There were some tantalizing nuggets in the press release from the John D. and Catherine T. MacArthur Foundation of Julia M. Stasch as its new president.
Stasch, long-time practitioner and champion of the use of innovative financial tools for economic inclusion, effectively pre-announced “a soon-to-be-launched innovative effort to deliver useful capital for the social sector through the creation of market-making investment products and tools.” The impact market-building effort was one of five initiatives Stasch said was already underway.
The Foundation Center ranks MacArthur as the 10th-largest U.S. foundation, by assets, with an endowment of approximately $6.3 billion at the end of 2013.
Stasch has served as MacArthur’s interim president for the past eight months and as VP for MacArthur’s U.S. Programs for 13 years. “During a far reaching presidential search over the past eight months, we watched Julia rapidly changing the work and the point of view of the foundation,” MacArthur’s board chairman, Marjorie Scardino, said in the statement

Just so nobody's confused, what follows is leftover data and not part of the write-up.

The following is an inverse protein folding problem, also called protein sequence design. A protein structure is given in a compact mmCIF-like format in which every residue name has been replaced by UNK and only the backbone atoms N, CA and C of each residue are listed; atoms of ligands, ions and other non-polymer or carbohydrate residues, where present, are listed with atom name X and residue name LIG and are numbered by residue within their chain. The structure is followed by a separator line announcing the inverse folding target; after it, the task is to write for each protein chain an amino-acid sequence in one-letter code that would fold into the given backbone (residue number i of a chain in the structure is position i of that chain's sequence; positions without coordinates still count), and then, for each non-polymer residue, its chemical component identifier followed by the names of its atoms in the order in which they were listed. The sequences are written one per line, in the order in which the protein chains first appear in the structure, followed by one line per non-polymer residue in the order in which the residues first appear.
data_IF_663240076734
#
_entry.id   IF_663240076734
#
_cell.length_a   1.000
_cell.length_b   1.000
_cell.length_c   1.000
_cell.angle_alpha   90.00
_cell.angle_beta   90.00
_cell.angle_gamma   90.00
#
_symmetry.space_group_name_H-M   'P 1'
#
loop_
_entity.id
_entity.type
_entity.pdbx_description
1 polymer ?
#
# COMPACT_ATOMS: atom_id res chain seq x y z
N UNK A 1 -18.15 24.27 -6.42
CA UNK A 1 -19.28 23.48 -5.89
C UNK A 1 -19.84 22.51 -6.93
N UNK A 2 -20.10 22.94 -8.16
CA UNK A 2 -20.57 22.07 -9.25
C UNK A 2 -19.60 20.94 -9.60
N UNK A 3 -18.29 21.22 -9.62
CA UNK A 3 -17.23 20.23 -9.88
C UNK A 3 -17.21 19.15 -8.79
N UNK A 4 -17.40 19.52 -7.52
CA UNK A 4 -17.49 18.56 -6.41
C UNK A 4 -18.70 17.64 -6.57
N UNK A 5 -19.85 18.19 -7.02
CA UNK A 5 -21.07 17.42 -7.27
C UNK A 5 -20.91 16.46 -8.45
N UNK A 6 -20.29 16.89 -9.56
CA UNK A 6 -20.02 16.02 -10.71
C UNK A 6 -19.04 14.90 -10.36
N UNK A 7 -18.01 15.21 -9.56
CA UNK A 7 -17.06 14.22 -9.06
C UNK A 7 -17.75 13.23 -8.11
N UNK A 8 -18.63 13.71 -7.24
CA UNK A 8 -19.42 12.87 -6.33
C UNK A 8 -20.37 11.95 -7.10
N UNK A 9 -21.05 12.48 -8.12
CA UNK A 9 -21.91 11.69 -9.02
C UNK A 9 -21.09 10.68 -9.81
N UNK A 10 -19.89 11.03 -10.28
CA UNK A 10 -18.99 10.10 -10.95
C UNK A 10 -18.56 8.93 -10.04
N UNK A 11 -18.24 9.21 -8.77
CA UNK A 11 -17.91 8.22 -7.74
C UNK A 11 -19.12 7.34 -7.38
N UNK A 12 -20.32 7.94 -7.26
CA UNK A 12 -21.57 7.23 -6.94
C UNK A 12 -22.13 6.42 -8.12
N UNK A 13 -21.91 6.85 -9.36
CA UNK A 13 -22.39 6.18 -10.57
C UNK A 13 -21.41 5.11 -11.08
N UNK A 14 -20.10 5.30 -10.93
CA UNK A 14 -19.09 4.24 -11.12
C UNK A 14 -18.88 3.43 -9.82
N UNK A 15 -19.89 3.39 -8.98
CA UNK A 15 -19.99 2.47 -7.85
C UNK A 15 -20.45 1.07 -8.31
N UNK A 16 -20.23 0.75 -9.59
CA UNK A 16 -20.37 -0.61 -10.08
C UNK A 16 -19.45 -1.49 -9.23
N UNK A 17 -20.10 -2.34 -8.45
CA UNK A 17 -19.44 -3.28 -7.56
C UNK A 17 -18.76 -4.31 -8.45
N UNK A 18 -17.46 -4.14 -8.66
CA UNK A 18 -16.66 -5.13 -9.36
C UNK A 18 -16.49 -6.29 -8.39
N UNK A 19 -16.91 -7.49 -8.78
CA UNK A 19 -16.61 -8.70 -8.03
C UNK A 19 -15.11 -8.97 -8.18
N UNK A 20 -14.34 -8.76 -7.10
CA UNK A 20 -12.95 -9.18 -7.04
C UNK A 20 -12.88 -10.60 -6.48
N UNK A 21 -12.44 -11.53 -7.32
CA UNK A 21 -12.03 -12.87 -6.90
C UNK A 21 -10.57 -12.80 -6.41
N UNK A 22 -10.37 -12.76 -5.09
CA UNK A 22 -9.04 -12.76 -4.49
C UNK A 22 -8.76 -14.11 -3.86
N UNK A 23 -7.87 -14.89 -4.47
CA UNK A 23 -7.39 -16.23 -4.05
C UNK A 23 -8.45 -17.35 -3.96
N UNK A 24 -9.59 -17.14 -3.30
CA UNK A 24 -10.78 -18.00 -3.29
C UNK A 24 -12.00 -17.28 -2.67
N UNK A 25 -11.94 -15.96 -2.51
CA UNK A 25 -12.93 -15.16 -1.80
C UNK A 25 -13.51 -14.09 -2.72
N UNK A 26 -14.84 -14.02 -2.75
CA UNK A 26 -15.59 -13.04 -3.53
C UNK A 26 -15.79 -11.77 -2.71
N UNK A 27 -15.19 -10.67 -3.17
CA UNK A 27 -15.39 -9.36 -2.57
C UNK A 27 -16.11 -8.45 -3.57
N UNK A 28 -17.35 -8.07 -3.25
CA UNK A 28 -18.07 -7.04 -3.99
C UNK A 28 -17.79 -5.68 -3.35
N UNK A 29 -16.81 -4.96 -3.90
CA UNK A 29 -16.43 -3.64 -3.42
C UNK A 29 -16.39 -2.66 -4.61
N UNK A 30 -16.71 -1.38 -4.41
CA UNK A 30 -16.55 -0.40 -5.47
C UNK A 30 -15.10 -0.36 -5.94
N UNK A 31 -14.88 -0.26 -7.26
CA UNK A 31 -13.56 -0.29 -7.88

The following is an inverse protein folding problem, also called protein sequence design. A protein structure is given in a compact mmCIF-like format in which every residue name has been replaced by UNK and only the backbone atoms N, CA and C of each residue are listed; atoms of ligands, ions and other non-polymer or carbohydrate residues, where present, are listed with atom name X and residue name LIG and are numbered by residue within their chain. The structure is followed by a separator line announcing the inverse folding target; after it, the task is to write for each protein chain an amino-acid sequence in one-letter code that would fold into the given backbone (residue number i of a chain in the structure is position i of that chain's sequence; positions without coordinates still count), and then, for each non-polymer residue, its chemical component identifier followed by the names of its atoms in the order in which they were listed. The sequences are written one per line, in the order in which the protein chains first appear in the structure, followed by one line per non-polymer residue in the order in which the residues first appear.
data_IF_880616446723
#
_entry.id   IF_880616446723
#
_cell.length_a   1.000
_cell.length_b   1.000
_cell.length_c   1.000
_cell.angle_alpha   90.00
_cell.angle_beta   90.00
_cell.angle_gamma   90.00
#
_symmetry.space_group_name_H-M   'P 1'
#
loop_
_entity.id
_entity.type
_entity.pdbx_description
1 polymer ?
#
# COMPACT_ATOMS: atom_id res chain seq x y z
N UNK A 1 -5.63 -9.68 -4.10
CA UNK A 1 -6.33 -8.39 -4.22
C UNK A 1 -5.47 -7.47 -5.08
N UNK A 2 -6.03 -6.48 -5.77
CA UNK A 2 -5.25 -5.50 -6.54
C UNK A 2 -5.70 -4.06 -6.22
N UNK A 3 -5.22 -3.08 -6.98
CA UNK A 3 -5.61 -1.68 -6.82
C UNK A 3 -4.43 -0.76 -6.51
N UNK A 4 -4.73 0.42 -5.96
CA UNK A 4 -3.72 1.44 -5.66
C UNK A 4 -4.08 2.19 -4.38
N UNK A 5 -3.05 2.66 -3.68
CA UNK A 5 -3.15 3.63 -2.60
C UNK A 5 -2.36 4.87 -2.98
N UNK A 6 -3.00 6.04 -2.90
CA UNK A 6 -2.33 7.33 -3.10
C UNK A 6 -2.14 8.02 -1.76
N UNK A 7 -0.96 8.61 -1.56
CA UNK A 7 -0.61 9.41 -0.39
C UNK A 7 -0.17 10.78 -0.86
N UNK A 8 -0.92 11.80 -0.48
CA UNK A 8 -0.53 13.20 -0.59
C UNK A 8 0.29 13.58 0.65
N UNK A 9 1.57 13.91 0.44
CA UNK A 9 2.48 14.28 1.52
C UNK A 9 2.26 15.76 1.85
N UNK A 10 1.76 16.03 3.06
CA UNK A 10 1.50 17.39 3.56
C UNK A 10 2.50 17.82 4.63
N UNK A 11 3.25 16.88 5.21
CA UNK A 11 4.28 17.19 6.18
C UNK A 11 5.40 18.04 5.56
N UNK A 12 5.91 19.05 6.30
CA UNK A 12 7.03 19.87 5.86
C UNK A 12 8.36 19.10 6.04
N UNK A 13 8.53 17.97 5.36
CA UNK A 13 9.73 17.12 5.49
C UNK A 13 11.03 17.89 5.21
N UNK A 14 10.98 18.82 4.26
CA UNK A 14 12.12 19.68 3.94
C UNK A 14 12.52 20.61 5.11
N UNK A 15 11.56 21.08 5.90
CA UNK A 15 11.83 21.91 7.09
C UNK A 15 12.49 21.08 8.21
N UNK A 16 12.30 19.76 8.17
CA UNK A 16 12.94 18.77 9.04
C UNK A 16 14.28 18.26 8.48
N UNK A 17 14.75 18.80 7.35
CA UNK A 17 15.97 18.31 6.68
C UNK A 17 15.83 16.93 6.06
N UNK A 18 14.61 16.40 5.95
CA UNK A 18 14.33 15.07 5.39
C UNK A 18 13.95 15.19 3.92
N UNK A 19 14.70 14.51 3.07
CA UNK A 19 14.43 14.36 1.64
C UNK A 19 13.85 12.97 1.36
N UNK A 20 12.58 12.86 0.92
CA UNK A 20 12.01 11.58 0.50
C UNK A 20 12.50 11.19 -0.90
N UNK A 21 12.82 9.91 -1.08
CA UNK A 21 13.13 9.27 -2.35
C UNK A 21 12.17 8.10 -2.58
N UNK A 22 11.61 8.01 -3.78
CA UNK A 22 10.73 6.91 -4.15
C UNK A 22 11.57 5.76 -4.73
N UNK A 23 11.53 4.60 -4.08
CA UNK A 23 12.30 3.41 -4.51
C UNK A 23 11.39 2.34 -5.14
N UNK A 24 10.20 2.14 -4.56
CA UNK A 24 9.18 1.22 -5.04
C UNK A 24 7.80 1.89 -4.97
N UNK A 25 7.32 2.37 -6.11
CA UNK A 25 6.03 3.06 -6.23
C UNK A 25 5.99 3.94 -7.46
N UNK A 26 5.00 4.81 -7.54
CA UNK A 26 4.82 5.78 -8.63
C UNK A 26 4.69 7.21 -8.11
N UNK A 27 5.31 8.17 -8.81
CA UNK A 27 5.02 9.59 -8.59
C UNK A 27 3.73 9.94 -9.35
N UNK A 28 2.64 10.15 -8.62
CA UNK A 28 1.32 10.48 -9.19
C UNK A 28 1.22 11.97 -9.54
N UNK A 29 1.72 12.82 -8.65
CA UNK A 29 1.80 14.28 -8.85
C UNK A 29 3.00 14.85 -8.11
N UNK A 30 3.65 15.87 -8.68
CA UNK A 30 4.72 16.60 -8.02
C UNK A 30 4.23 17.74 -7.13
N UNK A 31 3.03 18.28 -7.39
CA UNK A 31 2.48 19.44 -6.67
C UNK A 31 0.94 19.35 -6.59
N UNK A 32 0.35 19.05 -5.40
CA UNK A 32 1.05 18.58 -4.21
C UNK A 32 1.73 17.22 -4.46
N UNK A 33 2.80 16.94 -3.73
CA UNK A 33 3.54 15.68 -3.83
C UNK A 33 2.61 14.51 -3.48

Stasch also announced a major new prize, saying MacArthur “will seek public input into the design of a new competition that will offer $100 million for meaningful progress in solving a single important social problem.” Stasch also cited the foundation’s Safety and Justice Challenge, a $75 million effort to reduce over–incarceration in America and the overuse and misuse of jails.
Stasch, known as an advocate for women and minorities in business, has traversed the public, private, and philanthropic sectors. She was chief of staff for former Chicago Mayor Richard M. Daley, a city housing commissioner and the president of Shorebank Chicago Companies.
“I am honored to be asked to help bring MacArthur’s significant assets to bear on the complex and challenging problems of our times,” said Stasch.